A New Marina
Huge University Villages development would rival the existing city itself.
Thursday, March 4, 2004
Yet another large piece of the Fort Ord re-use puzzle was made public last week with the unveiling of the concept plan for University Villages. Described as a “partnership” between the city of Marina and large-scale developers, University Villages would have the effect of creating a whole new town.
The initial concept was presented to about 80 interested citizens and local officials on Feb. 24 at the Marina Community Center near city hall. A slideshow presentation was followed by a question-and-answer period on the plan for more than 1,200 homes and a beach boardwalk, among other things.
Development in Marina is an ongoing saga as the city’s share of Fort Ord land is significant and the plans to use the land are ambitious. Regional pressure to create affordable housing makes the issues doubly contentious.
University Villages comes in addition to the 1,050-home Marina Heights residential project, a 440-unit senior residential project called Cypress Knolls, and expansion of the campus at CSU Monterey Bay.
University Villages is a mixed-used plan for the area of Fort Ord between Marina proper and the college campus along Highway 1 and inland. Designs show a combination of homes, offices, stores, parks and a hotel on and around 12th Street, where the Fort Ord Re-Use Authority office now sits.
Part of the motivation to develop the area is to bring sales tax revenue to the city. The developers came right out of the gate at the presentation talking about making a “regional” shopping center with “large format” retail outlets that will create a “people intense” environment.
The developers have formed a limited liability company called Marina Community Partners, made up of both Centex Homes and Shea Properties, two of the largest development concerns in the nation. They want to build 1,237 housing units on 126 acres of land, use 20 acres for parks, 70 acres for stores, 60 acres for a business park and four acres for an “arts and culture” area.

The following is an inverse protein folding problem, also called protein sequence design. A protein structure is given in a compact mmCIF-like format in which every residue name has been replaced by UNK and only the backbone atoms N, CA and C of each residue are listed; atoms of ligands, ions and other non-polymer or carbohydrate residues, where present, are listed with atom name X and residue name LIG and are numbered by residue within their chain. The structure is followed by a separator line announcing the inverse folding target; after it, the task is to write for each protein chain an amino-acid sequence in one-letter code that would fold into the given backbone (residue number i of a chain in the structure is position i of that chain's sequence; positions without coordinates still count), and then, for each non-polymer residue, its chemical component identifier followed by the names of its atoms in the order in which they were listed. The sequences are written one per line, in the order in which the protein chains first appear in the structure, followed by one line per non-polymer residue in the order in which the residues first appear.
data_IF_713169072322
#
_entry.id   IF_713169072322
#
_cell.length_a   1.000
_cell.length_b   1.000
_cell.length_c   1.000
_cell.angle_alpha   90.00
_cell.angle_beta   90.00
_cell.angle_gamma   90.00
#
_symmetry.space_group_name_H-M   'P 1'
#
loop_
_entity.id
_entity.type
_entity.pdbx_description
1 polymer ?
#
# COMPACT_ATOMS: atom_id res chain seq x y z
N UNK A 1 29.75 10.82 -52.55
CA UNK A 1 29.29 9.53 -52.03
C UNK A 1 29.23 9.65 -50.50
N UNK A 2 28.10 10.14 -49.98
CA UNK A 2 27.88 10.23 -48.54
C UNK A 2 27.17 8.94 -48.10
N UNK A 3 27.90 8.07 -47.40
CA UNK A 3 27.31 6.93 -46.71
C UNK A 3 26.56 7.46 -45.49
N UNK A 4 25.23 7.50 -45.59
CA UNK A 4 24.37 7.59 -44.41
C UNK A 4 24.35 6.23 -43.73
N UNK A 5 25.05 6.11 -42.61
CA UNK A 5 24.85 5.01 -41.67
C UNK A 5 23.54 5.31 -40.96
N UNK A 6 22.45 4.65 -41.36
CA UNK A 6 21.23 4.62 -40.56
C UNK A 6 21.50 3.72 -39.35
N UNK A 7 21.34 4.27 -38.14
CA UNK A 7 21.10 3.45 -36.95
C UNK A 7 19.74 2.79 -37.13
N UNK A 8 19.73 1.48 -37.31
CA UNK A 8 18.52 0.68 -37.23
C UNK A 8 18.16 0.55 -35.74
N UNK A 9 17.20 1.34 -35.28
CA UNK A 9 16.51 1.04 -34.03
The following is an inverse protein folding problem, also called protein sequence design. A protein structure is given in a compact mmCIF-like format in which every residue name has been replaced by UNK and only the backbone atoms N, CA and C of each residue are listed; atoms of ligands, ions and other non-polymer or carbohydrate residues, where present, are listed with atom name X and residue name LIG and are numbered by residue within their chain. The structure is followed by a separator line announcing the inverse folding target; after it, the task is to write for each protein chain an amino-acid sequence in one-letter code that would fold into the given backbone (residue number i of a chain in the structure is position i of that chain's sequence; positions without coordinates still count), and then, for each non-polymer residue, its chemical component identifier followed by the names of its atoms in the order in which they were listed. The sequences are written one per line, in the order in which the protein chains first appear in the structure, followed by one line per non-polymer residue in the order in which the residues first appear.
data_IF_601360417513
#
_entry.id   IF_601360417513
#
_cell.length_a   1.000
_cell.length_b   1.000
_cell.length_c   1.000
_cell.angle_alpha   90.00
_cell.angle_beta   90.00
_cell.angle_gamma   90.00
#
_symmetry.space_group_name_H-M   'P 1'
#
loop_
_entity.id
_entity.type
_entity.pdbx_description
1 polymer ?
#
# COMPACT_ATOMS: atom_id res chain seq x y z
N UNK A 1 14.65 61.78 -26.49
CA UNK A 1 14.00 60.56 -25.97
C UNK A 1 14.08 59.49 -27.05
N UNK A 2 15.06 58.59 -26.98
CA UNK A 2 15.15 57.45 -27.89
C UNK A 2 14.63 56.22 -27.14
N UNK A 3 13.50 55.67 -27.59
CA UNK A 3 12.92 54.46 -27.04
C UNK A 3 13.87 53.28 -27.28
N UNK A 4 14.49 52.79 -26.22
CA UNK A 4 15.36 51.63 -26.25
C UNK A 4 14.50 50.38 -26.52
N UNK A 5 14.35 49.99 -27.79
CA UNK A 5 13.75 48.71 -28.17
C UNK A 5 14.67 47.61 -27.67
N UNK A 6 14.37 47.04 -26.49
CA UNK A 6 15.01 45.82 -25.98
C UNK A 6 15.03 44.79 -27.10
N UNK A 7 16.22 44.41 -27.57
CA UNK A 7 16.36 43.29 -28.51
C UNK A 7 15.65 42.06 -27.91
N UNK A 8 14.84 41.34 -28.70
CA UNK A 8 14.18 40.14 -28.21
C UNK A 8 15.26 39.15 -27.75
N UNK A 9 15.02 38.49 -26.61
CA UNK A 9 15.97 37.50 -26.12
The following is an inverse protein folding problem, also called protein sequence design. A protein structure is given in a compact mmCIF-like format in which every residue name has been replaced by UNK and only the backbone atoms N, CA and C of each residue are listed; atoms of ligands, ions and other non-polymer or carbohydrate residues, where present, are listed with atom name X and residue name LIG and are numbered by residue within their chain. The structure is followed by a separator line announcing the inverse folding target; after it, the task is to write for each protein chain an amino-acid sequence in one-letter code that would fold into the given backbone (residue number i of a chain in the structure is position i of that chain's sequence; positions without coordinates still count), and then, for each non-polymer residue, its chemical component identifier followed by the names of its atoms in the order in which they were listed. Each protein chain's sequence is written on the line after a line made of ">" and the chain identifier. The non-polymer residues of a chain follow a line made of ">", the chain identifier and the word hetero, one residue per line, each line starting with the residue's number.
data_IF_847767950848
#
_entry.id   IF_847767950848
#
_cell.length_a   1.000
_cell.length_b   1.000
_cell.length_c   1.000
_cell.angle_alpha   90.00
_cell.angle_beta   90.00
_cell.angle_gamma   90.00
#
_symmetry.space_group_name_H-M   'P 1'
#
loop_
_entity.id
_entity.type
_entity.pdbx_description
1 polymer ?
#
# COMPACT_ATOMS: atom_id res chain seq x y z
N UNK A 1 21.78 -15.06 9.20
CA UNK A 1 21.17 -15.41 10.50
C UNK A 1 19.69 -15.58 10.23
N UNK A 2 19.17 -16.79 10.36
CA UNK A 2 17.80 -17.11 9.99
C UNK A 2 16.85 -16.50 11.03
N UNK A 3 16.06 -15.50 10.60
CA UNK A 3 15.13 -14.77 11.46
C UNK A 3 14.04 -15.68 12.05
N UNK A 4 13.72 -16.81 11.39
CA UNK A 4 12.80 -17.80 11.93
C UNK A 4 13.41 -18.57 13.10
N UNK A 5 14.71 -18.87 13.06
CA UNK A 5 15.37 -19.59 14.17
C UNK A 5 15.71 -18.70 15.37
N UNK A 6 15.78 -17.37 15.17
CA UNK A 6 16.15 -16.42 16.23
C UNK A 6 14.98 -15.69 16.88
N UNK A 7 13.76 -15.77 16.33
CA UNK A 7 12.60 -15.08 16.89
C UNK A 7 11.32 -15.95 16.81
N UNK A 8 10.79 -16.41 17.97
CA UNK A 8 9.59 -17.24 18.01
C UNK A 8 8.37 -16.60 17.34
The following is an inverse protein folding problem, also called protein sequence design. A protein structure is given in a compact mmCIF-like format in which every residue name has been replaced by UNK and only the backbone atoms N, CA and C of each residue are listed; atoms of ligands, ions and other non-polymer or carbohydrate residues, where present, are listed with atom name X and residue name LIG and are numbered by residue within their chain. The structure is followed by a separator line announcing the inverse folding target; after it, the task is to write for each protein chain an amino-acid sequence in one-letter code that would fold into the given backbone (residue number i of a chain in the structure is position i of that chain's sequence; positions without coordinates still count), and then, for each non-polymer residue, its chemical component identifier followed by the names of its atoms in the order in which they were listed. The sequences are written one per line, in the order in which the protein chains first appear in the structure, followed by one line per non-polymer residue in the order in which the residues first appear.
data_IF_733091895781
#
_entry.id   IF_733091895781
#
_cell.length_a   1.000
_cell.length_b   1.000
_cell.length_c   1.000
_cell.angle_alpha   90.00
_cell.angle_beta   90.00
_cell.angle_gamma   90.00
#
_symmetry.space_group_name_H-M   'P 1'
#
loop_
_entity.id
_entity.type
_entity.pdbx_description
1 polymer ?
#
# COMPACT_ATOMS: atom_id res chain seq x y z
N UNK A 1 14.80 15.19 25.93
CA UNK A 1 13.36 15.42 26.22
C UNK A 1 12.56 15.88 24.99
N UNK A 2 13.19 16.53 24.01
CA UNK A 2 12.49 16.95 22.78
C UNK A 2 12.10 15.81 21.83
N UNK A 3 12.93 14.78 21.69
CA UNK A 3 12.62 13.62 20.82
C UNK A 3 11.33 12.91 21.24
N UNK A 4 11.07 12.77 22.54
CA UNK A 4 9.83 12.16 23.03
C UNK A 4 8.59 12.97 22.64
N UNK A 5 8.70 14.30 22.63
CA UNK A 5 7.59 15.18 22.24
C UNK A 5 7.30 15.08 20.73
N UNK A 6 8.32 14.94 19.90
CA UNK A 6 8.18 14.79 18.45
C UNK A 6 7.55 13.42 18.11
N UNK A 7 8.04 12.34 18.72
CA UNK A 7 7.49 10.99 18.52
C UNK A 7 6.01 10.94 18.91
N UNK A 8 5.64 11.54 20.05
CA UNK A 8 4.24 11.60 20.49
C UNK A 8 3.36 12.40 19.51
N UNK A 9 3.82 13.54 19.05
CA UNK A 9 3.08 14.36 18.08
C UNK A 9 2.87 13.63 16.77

Of the 1,237 housing units, 20 percent would be so-called affordable and 10 percent would be considered “workforce” housing. South County Housing, a non-profit housing builder, is handling the “affordable” aspects of the project. A South County representative at the meeting explained that the county median income for a family of four has risen from $58,000 a year to $66,000 and housing is categorized based on that number. A house deemed affordable to someone with a very low income would cost $100,000 to $120,000; a family in the low-income category should be able to afford a home priced at $150,000 to $200,000, and a moderately priced home would cost $250,000. A full spectrum of price types is planned. “We’re going to have all levels of affordability,” says spokesman Bob Schaffer.
The entire project consumes 440 acres. The developers claim that the new business will create 3,700 to 4,700 new jobs and the 550,000 to 650,000 square feet of retail will generate up to $220 million in sales tax, of which about $2 million will come back to the city. In addition to other features, the plan envisions using an existing bridge over Highway 1 to create a “beach boardwalk” and re-orient Marina as the gateway city to the Peninsula.
Pending approvals by the city and other agencies, the actual groundwork would begin in 2006 and construction would continue into 2015.
Schaffer would not cough up an estimated value of the land, saying the value changes constantly depending on the development configurations.
“It’s just all over the map,” he says.
The scale of the effort is such that the city has hired a full-time manager, Doug Yount, for the University Villages project. Yount called it “a partnership between the city and the developer,” and that rather than being a “regulator” the city will be an “enabler.”
Some of the questions raised by the public were critical. As with the Marina Heights project, numerous exemptions from the General Plan will have to be granted to make it work. One involves moving the current site for a transit center to within walking distance of what will be the University Villages center. Coordinating the project with other major uses on Fort Ord may also mean re-alignment of roadways.
And there is some question as to whether there will enough water for all the development on deck in Marina. The developers said there are ongoing “extensive discussions” between the city, the developers and the Fort Ord Re-Use Authority about water.
Simon Whitmey, project manager for the developers, said a new source of water will be needed. “The plan does call for an augmentation supply,” he says. “There’s a belief there’s adequate water for these and other developments. Getting there is part of the challenge of being a developer.”